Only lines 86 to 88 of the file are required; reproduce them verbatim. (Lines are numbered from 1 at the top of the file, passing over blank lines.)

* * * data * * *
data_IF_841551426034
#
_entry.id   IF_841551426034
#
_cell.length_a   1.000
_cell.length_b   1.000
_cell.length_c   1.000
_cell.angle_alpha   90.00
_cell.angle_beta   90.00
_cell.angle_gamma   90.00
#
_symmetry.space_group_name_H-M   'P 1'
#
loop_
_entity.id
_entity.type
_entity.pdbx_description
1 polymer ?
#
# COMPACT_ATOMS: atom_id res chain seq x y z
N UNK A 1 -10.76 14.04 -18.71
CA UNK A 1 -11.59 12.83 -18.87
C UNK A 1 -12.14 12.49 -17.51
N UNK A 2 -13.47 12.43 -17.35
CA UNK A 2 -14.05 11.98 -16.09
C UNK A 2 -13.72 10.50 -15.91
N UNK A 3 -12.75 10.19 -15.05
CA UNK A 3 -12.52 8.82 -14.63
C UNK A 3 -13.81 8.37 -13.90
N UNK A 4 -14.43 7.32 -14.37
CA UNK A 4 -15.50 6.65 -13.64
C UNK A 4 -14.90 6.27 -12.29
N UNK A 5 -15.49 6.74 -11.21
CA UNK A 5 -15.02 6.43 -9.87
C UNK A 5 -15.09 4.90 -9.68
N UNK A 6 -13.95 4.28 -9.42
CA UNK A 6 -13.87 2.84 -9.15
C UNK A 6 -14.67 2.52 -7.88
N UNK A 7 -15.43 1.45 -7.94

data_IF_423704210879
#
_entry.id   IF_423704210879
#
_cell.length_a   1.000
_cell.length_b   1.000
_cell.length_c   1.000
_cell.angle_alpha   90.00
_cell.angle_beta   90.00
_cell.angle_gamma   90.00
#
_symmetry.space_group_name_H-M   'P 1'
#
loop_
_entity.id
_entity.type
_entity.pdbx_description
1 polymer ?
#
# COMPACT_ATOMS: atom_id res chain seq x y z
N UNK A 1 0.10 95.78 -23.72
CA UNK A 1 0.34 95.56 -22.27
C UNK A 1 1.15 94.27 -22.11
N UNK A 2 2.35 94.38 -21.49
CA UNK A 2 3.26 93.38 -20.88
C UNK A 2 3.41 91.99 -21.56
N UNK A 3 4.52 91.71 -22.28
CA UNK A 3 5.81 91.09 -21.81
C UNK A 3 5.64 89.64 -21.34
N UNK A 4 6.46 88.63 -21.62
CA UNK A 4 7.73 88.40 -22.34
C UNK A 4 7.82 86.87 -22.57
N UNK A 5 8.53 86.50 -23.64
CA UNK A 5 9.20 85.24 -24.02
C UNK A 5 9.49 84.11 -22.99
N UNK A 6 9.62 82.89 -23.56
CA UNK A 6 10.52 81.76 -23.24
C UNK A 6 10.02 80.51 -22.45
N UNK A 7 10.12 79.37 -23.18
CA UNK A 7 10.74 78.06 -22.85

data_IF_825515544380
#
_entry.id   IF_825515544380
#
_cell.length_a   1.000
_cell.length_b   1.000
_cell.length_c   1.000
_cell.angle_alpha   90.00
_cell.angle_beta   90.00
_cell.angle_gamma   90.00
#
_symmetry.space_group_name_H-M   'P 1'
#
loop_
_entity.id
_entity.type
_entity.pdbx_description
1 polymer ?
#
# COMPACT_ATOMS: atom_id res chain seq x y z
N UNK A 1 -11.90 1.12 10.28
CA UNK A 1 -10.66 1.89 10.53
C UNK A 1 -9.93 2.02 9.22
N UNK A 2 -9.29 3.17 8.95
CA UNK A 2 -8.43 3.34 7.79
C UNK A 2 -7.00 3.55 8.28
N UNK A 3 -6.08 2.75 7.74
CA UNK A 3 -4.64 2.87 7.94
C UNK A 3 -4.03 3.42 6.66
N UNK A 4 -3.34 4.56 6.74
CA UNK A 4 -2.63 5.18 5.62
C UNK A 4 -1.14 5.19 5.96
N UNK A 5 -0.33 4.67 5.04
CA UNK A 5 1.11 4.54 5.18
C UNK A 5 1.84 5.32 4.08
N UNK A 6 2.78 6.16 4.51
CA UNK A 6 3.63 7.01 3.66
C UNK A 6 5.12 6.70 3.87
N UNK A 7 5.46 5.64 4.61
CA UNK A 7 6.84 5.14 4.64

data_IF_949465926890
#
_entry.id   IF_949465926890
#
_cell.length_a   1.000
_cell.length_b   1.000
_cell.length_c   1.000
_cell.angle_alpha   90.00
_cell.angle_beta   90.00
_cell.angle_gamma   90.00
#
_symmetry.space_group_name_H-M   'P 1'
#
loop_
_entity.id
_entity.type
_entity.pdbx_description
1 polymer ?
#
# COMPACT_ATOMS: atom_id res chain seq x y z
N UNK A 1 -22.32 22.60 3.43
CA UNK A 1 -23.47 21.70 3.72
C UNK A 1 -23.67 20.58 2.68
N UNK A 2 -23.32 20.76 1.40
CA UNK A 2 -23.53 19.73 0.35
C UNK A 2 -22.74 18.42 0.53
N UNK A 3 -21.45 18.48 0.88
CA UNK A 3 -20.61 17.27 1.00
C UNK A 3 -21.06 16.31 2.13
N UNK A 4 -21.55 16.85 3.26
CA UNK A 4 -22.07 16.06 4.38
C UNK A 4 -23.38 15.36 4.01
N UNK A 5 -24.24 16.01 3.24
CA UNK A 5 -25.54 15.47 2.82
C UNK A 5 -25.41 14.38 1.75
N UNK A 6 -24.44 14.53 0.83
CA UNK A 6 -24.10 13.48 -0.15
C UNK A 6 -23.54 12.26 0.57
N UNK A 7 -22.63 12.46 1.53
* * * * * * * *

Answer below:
_cell.length_c   1.000
_cell.angle_alpha   90.00
_cell.angle_beta   90.00